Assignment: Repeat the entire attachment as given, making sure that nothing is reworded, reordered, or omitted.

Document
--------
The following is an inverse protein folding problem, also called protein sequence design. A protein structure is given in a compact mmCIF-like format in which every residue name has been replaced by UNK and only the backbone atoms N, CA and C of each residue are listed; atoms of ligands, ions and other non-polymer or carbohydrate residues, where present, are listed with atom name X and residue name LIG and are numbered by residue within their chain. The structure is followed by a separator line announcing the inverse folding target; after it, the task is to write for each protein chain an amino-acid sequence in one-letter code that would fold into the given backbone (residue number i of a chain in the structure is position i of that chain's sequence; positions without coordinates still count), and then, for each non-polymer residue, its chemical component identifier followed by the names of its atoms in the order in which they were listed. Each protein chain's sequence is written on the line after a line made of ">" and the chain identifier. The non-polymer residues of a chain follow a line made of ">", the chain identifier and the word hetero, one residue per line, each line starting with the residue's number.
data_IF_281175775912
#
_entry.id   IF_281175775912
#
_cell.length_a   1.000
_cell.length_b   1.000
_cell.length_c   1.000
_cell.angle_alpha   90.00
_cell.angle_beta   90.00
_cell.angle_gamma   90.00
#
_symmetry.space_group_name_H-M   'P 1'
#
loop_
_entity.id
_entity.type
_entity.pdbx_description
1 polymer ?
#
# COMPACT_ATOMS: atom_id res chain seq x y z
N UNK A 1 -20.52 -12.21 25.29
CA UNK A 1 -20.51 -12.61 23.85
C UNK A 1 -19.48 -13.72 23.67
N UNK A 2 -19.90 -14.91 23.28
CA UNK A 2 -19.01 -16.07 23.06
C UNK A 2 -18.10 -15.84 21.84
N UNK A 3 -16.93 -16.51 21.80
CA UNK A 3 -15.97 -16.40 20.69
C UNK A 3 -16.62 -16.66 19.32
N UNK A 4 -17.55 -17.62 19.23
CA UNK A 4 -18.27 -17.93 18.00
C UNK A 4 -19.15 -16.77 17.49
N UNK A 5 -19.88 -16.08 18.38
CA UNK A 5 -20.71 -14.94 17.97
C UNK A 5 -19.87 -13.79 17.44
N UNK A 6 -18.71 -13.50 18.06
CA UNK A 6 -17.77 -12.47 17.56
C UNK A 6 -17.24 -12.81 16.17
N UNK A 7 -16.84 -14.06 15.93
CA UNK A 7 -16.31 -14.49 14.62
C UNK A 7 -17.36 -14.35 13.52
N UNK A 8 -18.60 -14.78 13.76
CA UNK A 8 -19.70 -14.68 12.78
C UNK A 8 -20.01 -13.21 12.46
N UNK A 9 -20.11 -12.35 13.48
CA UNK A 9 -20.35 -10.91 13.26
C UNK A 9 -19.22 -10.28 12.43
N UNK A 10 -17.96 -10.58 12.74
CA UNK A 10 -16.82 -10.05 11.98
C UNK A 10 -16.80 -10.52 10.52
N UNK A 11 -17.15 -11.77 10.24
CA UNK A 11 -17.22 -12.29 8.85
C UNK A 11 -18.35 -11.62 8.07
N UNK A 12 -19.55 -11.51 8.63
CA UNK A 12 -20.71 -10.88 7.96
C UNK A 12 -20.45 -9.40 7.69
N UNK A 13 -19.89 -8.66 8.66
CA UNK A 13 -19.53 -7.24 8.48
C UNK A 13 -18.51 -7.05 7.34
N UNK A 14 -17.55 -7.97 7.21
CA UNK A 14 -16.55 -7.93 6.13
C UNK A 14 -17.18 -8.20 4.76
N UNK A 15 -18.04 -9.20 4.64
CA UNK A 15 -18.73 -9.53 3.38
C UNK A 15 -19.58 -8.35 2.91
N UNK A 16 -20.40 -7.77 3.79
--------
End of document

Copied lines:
The following is an inverse protein folding problem, also called protein sequence design. A protein structure is given in a compact mmCIF-like format in which every residue name has been replaced by UNK and only the backbone atoms N, CA and C of each residue are listed; atoms of ligands, ions and other non-polymer or carbohydrate residues, where present, are listed with atom name X and residue name LIG and are numbered by residue within their chain. The structure is followed by a separator line announcing the inverse folding target; after it, the task is to write for each protein chain an amino-acid sequence in one-letter code that would fold into the given backbone (residue number i of a chain in the structure is position i of that chain's sequence; positions without coordinates still count), and then, for each non-polymer residue, its chemical component identifier followed by the names of its atoms in the order in which they were listed. Each protein chain's sequence is written on the line after a line made of ">" and the chain identifier. The non-polymer residues of a chain follow a line made of ">", the chain identifier and the word hetero, one residue per line, each line starting with the residue's number.
data_IF_281175775912
#
_entry.id   IF_281175775912
#
_cell.length_a   1.000
_cell.length_b   1.000
_cell.length_c   1.000
_cell.angle_alpha   90.00
_cell.angle_beta   90.00
_cell.angle_gamma   90.00
#
_symmetry.space_group_name_H-M   'P 1'
#
loop_
_entity.id
_entity.type
_entity.pdbx_description
1 polymer ?
#
# COMPACT_ATOMS: atom_id res chain seq x y z
N UNK A 1 -20.52 -12.21 25.29
CA UNK A 1 -20.51 -12.61 23.85
C UNK A 1 -19.48 -13.72 23.67
N UNK A 2 -19.90 -14.91 23.28
CA UNK A 2 -19.01 -16.07 23.06
C UNK A 2 -18.10 -15.84 21.84
N UNK A 3 -16.93 -16.51 21.80
CA UNK A 3 -15.97 -16.40 20.69
C UNK A 3 -16.62 -16.66 19.32
N UNK A 4 -17.55 -17.62 19.23
CA UNK A 4 -18.27 -17.93 18.00
C UNK A 4 -19.15 -16.77 17.49
N UNK A 5 -19.88 -16.08 18.38
CA UNK A 5 -20.71 -14.94 17.97
C UNK A 5 -19.87 -13.79 17.44
N UNK A 6 -18.71 -13.50 18.06
CA UNK A 6 -17.77 -12.47 17.56
C UNK A 6 -17.24 -12.81 16.17
N UNK A 7 -16.84 -14.06 15.93
CA UNK A 7 -16.31 -14.49 14.62
C UNK A 7 -17.36 -14.35 13.52
N UNK A 8 -18.60 -14.78 13.76
CA UNK A 8 -19.70 -14.68 12.78
C UNK A 8 -20.01 -13.21 12.46
N UNK A 9 -20.11 -12.35 13.48
CA UNK A 9 -20.35 -10.91 13.26
C UNK A 9 -19.22 -10.28 12.43
N UNK A 10 -17.96 -10.58 12.74
CA UNK A 10 -16.82 -10.05 11.98
C UNK A 10 -16.80 -10.52 10.52
N UNK A 11 -17.15 -11.77 10.24
CA UNK A 11 -17.22 -12.29 8.85
C UNK A 11 -18.35 -11.62 8.07
N UNK A 12 -19.55 -11.51 8.63
CA UNK A 12 -20.71 -10.88 7.96
C UNK A 12 -20.45 -9.40 7.69
N UNK A 13 -19.89 -8.66 8.66
CA UNK A 13 -19.53 -7.24 8.48
C UNK A 13 -18.51 -7.05 7.34
N UNK A 14 -17.55 -7.97 7.21
CA UNK A 14 -16.55 -7.93 6.13
C UNK A 14 -17.18 -8.20 4.76
N UNK A 15 -18.04 -9.20 4.64
CA UNK A 15 -18.73 -9.53 3.38
C UNK A 15 -19.58 -8.35 2.91
N UNK A 16 -20.40 -7.77 3.79